Was there much smoke at lower rpm or did it suddenly appear black when at or approaching 2100?

How accurate is your tachometer? Does your transmission run unusually hot or noisily? How tight is*the stuffing box? Does it run hot?

Is the exhaust clear until it reaches the point where the temperature begins to rise?

What pitch are the props you got with the boat? What pitch is installed?

I suspect the PO may have subscribed to the "cruise prop" method of reducing diesel engine life but*there are many more questions to be answered before reaching a conclusion ...
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Old 02-28-2011, 04:53 PM   #7
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RE: High RPM = Hot Engine

The first thing I do with any new to me boat is go thru the raw water side 100% as discussed above.
Take NOTHING for granted.
Everything comes apart including the intake hose from the thru hull so you inspect for blockage.
Then remove everything and clean it out, minimum a new impeller but you might need a complete pump.

Remember that the raw water system is the engine's lifeblood. Don't skimp.

If I were you I would also consider buying or borrowing a IR heat gun and "shoot" the header tank (should be 170 F) and gage senders to verify the gage readings are close. They very well may not be.

And check the tach as mentioned above.
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Old 02-28-2011, 07:01 PM   #8
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RE: High RPM = Hot Engine

"I plan to simply run a wooden dowel through each tube, but how do I complete the job correctly"

There are lots of ways, but I take everything apart and rod the tubes with a .22 cal bore brush.
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Old 02-28-2011, 08:31 PM   #9
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RE: High RPM = Hot Engine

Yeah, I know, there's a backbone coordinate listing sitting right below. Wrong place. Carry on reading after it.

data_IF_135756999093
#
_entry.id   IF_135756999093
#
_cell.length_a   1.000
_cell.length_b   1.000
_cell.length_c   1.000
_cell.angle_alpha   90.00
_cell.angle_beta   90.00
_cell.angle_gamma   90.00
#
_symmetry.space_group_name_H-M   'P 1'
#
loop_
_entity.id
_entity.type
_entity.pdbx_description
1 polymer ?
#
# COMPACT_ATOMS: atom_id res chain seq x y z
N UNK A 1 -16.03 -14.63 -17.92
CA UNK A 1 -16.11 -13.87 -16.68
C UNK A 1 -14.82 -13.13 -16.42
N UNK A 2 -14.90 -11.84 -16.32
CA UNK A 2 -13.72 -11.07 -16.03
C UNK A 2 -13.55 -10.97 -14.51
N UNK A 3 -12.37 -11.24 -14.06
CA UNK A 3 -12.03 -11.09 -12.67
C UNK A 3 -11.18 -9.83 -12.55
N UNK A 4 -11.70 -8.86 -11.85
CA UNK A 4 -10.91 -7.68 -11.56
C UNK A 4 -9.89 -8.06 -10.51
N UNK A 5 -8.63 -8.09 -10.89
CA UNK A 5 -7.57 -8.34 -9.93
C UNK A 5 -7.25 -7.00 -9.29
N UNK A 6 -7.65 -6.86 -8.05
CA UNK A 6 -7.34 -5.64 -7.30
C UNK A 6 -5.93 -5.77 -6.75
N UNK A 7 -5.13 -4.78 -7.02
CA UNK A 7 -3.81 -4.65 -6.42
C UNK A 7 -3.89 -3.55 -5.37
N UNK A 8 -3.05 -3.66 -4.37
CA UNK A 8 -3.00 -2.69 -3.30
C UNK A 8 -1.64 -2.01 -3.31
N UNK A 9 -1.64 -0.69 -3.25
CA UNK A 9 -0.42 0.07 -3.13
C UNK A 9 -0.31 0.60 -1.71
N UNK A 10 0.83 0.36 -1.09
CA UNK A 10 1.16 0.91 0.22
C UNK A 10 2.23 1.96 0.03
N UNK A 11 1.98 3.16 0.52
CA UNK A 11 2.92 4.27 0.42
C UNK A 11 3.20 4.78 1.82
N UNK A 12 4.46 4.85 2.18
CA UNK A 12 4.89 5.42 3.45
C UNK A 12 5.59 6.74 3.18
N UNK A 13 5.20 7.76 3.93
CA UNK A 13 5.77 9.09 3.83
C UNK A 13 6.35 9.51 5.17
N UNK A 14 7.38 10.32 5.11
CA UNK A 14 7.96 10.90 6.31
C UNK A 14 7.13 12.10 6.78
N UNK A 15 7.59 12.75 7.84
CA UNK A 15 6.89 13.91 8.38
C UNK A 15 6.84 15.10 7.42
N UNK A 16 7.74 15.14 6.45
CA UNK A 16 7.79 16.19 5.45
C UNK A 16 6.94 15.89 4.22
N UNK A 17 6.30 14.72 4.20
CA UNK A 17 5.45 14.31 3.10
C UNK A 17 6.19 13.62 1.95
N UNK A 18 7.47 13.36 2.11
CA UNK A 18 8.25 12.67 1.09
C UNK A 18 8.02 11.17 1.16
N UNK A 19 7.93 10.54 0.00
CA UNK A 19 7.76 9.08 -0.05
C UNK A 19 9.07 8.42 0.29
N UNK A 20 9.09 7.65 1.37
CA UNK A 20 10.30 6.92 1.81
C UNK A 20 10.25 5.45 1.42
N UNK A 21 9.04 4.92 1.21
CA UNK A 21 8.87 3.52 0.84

Regarding David's accurate comment on max RPM, until you get the cooling system up to snuff, do not attempt a max RPM test in gear. At the dock in neutral yes, which would be a good test of governor, cables and linkages all being OK.
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Old 02-28-2011, 08:49 PM   #10
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RE: High RPM = Hot Engine

Quote:
Old Stone wrote:

Again, I am amazed with what I learn here. I agree with everyones' comments, and come away with two things this time.........the final decision to buy an infrared temp. guage, they are ridiculously affordable. But second, and this is one of those "why the h*** did that not occur to me before", is from Rick this time: "Is the heat exchanger housing too hot to touch?" So simple, so straightforward, so dang logical!
Thanks Rick

So while we're on the subject, is it safe to flush the exchangers with muriatic acid? I plan to simply run a wooden dowel through each tube, but how do I complete the job correctly
On Volunteer I would take both end caps off the heat exchanger and run a gas brazing rod through each passage, I "soften " the square edge of the brazing rod with sand paper so it cannot gouge the inner side of the tubes...
HOLLYWOOD

*
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Old 03-01-2011, 12:55 AM   #11
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RE: High RPM = Hot Engine

Quote:
DavidM wrote:

The brazing rod or 22 cal bore brush will open up the tubes, but will leave a layer of scale. I wouldn't use muriatic acid as it is too aggressive and somewhat dangerous. But take the heat exchanger, close one end and set it upright. Fill it and drain it a couple of times with hot water to heat up the metal. Then pour a hot, 50/50 mixture of Rydlyme or CLR in the top until it is full. Let stand for a couple of hours and then flush with lots of water. You will then have sparkling tubes